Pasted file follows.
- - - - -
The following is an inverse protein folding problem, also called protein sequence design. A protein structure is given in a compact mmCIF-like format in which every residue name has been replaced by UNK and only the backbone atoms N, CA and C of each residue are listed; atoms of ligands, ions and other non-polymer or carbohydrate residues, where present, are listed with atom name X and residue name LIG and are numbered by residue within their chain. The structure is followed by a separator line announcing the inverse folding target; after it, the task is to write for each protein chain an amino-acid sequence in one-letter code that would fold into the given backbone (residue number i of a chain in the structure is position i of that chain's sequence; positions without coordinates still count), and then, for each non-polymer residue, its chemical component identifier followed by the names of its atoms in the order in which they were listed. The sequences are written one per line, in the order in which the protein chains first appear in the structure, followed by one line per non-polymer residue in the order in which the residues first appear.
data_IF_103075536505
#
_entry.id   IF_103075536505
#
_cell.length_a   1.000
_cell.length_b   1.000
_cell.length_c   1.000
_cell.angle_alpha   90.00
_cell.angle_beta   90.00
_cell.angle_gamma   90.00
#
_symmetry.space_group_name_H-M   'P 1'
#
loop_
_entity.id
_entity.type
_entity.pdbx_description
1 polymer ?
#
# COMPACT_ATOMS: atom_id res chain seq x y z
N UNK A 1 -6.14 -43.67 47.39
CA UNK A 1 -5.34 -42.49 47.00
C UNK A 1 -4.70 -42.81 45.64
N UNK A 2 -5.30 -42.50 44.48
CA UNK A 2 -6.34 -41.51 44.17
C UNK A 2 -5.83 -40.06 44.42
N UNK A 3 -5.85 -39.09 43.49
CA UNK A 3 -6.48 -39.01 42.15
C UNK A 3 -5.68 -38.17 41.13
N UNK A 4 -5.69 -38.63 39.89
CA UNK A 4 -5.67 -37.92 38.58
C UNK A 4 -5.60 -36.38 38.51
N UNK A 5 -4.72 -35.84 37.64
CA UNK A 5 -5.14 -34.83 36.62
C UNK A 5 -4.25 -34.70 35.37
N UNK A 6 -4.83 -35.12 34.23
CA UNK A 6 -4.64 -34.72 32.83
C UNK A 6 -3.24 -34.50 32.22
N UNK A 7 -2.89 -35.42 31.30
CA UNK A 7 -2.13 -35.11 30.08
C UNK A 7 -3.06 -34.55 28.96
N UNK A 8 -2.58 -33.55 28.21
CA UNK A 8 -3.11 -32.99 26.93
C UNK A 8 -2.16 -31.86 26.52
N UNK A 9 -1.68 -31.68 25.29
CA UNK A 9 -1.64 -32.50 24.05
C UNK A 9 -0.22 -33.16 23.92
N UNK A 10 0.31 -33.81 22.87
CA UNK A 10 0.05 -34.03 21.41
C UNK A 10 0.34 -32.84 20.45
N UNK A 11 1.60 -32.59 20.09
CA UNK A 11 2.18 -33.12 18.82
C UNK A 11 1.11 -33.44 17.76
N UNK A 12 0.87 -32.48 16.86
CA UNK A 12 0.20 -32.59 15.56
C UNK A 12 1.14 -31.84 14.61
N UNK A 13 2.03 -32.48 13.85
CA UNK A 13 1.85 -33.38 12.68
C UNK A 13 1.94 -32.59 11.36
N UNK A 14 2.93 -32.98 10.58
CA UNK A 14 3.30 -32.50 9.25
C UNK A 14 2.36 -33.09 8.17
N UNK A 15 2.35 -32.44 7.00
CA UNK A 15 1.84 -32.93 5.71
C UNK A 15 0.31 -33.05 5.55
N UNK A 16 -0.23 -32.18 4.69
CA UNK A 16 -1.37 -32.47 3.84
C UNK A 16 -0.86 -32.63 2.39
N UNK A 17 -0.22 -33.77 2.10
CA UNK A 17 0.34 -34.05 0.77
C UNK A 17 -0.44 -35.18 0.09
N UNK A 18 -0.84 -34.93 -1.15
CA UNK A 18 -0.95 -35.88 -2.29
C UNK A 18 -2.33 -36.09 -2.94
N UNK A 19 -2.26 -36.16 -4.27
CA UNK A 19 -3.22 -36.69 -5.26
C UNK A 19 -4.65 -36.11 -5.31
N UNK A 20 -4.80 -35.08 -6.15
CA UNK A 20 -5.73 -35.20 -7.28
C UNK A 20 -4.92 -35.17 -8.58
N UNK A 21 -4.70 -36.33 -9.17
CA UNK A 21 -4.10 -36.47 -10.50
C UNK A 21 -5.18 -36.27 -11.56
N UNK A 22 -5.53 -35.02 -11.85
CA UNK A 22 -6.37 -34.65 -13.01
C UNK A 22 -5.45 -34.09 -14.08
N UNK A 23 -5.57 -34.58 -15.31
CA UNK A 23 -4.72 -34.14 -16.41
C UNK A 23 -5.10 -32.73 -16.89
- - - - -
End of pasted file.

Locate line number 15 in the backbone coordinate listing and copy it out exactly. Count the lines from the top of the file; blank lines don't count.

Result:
loop_